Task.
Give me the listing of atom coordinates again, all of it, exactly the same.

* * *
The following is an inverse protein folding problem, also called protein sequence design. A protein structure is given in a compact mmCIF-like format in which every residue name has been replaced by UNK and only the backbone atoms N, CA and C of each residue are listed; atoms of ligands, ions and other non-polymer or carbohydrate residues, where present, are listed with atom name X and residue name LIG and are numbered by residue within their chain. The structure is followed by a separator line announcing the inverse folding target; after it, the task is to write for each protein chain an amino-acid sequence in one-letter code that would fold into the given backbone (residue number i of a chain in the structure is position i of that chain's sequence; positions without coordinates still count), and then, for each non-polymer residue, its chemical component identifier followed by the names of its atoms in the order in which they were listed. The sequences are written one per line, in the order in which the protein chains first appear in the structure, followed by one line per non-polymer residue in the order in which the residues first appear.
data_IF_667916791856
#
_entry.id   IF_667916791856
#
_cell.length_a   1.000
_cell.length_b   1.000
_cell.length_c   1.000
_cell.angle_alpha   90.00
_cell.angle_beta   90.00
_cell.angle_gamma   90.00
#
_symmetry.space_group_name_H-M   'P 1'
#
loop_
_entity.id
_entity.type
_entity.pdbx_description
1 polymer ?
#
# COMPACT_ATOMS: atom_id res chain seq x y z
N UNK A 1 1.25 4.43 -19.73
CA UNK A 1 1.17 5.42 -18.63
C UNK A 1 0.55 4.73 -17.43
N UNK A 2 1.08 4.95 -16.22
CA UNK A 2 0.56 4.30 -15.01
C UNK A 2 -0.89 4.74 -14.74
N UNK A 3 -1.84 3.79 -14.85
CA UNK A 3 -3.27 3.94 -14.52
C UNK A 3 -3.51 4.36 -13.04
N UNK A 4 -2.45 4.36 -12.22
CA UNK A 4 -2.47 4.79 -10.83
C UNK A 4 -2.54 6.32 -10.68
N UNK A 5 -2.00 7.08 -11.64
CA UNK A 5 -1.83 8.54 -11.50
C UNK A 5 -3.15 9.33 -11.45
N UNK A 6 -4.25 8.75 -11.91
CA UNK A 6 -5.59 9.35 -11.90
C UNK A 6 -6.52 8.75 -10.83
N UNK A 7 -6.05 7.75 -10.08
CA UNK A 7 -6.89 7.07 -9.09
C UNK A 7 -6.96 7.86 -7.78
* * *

The following is an inverse protein folding problem, also called protein sequence design. A protein structure is given in a compact mmCIF-like format in which every residue name has been replaced by UNK and only the backbone atoms N, CA and C of each residue are listed; atoms of ligands, ions and other non-polymer or carbohydrate residues, where present, are listed with atom name X and residue name LIG and are numbered by residue within their chain. The structure is followed by a separator line announcing the inverse folding target; after it, the task is to write for each protein chain an amino-acid sequence in one-letter code that would fold into the given backbone (residue number i of a chain in the structure is position i of that chain's sequence; positions without coordinates still count), and then, for each non-polymer residue, its chemical component identifier followed by the names of its atoms in the order in which they were listed. The sequences are written one per line, in the order in which the protein chains first appear in the structure, followed by one line per non-polymer residue in the order in which the residues first appear.
data_IF_667916791856
#
_entry.id   IF_667916791856
#
_cell.length_a   1.000
_cell.length_b   1.000
_cell.length_c   1.000
_cell.angle_alpha   90.00
_cell.angle_beta   90.00
_cell.angle_gamma   90.00
#
_symmetry.space_group_name_H-M   'P 1'
#
loop_
_entity.id
_entity.type
_entity.pdbx_description
1 polymer ?
#
# COMPACT_ATOMS: atom_id res chain seq x y z
N UNK A 1 1.25 4.43 -19.73
CA UNK A 1 1.17 5.42 -18.63
C UNK A 1 0.55 4.73 -17.43
N UNK A 2 1.08 4.95 -16.22
CA UNK A 2 0.56 4.30 -15.01
C UNK A 2 -0.89 4.74 -14.74
N UNK A 3 -1.84 3.79 -14.85
CA UNK A 3 -3.27 3.94 -14.52
C UNK A 3 -3.51 4.36 -13.04
N UNK A 4 -2.45 4.36 -12.22
CA UNK A 4 -2.47 4.79 -10.83
C UNK A 4 -2.54 6.32 -10.68
N UNK A 5 -2.00 7.08 -11.64
CA UNK A 5 -1.83 8.54 -11.50
C UNK A 5 -3.15 9.33 -11.45
N UNK A 6 -4.25 8.75 -11.91
CA UNK A 6 -5.59 9.35 -11.90
C UNK A 6 -6.52 8.75 -10.83
N UNK A 7 -6.05 7.75 -10.08
CA UNK A 7 -6.89 7.07 -9.09
C UNK A 7 -6.96 7.86 -7.78